What's the Deal With [SPOILER] in "X-Men: Apocalypse's" Post-Credits Scene?
ComiXology has removed 56 titles from its iOS app this week — they range from Angry Youth Comix to Sex to The Boys: Herogasm — to adhere to Apple App Store policies. They’re still available for purchase from comiXology.com.
“In order to comply with the Apple App Store guidelines regarding adult or inappropriate content, some new releases were rejected for our iOS app this week,” a statement on the comiXology blog reads. “In addition, certain previously released titles that fall outside of these guidelines were also rejected and will be removed from sale.”
The announcement comes a little more than a month after the digital-comics distribution platform rejected Saga #12 in an effort to adhere to Apple policies, an action originally attributed to the computer giant. In the aftermath, Image asked that Black Kiss II, XXXombies and Sex #1 be revisited, resulting in all three being approved for the comiXology and Image Comics iOS apps. Now, however, all three have been removed.
The list of removed titles also includes Jess Fink’s Chester 5000, Reed Waller and Kate Worley’s classic Omaha the Cat Dancer, Johnny Ryan’s Prison Pit and the gay-comics anthology No Straight Lines, which features the work of Alison Bechdel, Howard Cruse and Eric Shanower, among others.
Update (11:50 a.m.): ComiXology contacted ROBOT 6 to clarify that it was notified by Apple that those titles didn’t meet the App Store content guidelines, and therefore were pulled from the iOS app.
Less than three weeks after British customs agents temporarily held the first issue of Howard Chaykin’s sexually explicit Black Kiss II, Diamond U.K. has decided to stop importing the series due to concerns about its graphic content.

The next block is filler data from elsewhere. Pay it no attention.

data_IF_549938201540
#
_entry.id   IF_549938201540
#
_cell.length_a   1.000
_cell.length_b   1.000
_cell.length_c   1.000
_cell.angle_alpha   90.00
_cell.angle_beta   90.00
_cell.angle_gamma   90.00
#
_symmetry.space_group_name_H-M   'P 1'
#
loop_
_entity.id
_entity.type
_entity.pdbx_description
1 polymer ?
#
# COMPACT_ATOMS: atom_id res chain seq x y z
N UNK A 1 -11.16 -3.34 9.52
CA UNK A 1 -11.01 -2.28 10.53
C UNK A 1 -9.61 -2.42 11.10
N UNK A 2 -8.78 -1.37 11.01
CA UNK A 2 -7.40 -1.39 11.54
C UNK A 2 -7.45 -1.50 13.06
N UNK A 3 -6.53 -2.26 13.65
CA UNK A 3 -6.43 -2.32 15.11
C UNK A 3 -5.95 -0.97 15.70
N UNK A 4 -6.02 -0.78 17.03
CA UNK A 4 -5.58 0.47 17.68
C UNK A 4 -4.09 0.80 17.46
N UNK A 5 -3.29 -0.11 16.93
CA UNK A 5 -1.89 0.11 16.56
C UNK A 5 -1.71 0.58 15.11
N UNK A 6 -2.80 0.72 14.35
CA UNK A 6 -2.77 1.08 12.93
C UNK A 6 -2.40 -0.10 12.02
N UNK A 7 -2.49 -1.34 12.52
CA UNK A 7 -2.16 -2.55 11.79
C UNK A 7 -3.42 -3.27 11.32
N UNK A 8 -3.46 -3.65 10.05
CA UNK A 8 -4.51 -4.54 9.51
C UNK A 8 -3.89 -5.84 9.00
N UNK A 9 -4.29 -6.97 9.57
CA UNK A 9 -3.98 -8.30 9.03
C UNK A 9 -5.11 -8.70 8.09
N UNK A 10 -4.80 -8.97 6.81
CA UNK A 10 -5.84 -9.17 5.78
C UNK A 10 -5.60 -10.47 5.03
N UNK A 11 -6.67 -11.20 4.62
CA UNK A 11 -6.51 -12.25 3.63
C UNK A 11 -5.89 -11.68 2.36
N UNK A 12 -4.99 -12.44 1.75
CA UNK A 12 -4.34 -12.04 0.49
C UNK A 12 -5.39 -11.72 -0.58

Bleeding Cool reports the distributor notified British retailers that, after reviewing the second issue, it has canceled all orders the title, including the second printing of Issue 1. The first issue will be made returnable (although it seems likely that it just became a very hot commodity).
“Retailers will be aware that the first issue of Howard Chaykin’s Black Kiss II was rather explicit compared to other comics distributed by Diamond UK,” the distributor wrote in a notice to retailers. “We at Diamond have now had the opportunity to review the second issue and the explicitness has not diminished at all! In fact there are scenes depicted which may fall foul of UK Customs’ regulations on the importing of indecent and obscene material. Consequently Diamond has taken the decision not to distribute any further issues of Black Kiss II in the UK. Had Diamond UK continued to import this title and encountered problems with Customs, it could have had a knock-on effect on the timely distribution of all titles in the UK. A situation wanted by no one.”
The first Image Expo kicked off Friday in Oakland, California, with a keynote speech from Publisher Eric Stephenson that emphasized creator relationships as the company’s foundation, and laid out more than a half-dozen titles that will be announced this weekend for release later this year:
• Happy!, by Grant Morrison and Darick Robertson, a mysterious title the writer says is “in a genre I’ve never really tackled before — but with a bizarre twist, of course.” It’s the first of several potential Image projects from Morrison. [iFanboy]
• Confirmation of a third volume of Phonogram, by Kieron Gillen, Jamie McKelvie and Matthew Wilson, called The Immaterial Girl. Gillen says the six-issue miniseries, which will likely debut in November, is “primarily about the war between coven queen witch Emily Aster and the half of her personality she sold to whatever lies on the other side of the screen. It’s about identity, eighties music videos and further explorations of Phonogram’s core ‘Music = Magic’ thesis. There is horror. There are jokes. There are emotions. There may even be a fight sequence. It also takes A-ha’s ‘Take On Me’ with far too much seriousness – which, for us, is the correct amount of seriousness.” [Kieron Gillen’s Workblog]
• Chin Music, by Steve Niles and Tony Harris, described by the artist as “a 1930’s Noir, Gangster, horror story.” [Tony Harris]